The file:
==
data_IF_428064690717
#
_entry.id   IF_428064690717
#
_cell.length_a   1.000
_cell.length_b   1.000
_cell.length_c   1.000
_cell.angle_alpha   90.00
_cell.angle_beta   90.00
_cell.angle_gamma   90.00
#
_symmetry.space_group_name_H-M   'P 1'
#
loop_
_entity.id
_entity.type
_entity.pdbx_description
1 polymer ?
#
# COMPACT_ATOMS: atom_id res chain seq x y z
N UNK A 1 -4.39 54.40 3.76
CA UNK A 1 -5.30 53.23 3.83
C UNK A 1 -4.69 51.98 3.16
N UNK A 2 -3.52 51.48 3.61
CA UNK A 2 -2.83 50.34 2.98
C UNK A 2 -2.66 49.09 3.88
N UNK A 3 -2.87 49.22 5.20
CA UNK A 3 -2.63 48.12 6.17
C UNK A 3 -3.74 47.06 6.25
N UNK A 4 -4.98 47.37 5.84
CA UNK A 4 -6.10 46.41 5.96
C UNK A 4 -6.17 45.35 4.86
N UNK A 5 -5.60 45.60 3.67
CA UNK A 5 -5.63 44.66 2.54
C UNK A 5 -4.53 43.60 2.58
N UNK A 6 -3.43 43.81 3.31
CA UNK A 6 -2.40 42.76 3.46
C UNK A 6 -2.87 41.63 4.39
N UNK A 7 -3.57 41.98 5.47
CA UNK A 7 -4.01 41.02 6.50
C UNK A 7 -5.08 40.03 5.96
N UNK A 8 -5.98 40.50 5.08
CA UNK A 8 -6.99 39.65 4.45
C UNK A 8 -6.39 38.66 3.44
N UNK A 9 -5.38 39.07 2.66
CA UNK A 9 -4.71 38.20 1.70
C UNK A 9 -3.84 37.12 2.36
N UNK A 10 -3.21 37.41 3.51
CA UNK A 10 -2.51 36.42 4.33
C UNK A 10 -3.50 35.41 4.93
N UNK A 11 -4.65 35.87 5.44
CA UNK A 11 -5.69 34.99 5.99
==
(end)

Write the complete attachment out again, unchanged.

data_IF_428064690717
#
_entry.id   IF_428064690717
#
_cell.length_a   1.000
_cell.length_b   1.000
_cell.length_c   1.000
_cell.angle_alpha   90.00
_cell.angle_beta   90.00
_cell.angle_gamma   90.00
#
_symmetry.space_group_name_H-M   'P 1'
#
loop_
_entity.id
_entity.type
_entity.pdbx_description
1 polymer ?
#
# COMPACT_ATOMS: atom_id res chain seq x y z
N UNK A 1 -4.39 54.40 3.76
CA UNK A 1 -5.30 53.23 3.83
C UNK A 1 -4.69 51.98 3.16
N UNK A 2 -3.52 51.48 3.61
CA UNK A 2 -2.83 50.34 2.98
C UNK A 2 -2.66 49.09 3.88
N UNK A 3 -2.87 49.22 5.20
CA UNK A 3 -2.63 48.12 6.17
C UNK A 3 -3.74 47.06 6.25
N UNK A 4 -4.98 47.37 5.84
CA UNK A 4 -6.10 46.41 5.96
C UNK A 4 -6.17 45.35 4.86
N UNK A 5 -5.60 45.60 3.67
CA UNK A 5 -5.63 44.66 2.54
C UNK A 5 -4.53 43.60 2.58
N UNK A 6 -3.43 43.81 3.31
CA UNK A 6 -2.40 42.76 3.46
C UNK A 6 -2.87 41.63 4.39
N UNK A 7 -3.57 41.98 5.47
CA UNK A 7 -4.01 41.02 6.50
C UNK A 7 -5.08 40.03 5.96
N UNK A 8 -5.98 40.50 5.08
CA UNK A 8 -6.99 39.65 4.45
C UNK A 8 -6.39 38.66 3.44
N UNK A 9 -5.38 39.07 2.66
CA UNK A 9 -4.71 38.20 1.70
C UNK A 9 -3.84 37.12 2.36
N UNK A 10 -3.21 37.41 3.51
CA UNK A 10 -2.51 36.42 4.33
C UNK A 10 -3.50 35.41 4.93
N UNK A 11 -4.65 35.87 5.44
CA UNK A 11 -5.69 34.99 5.99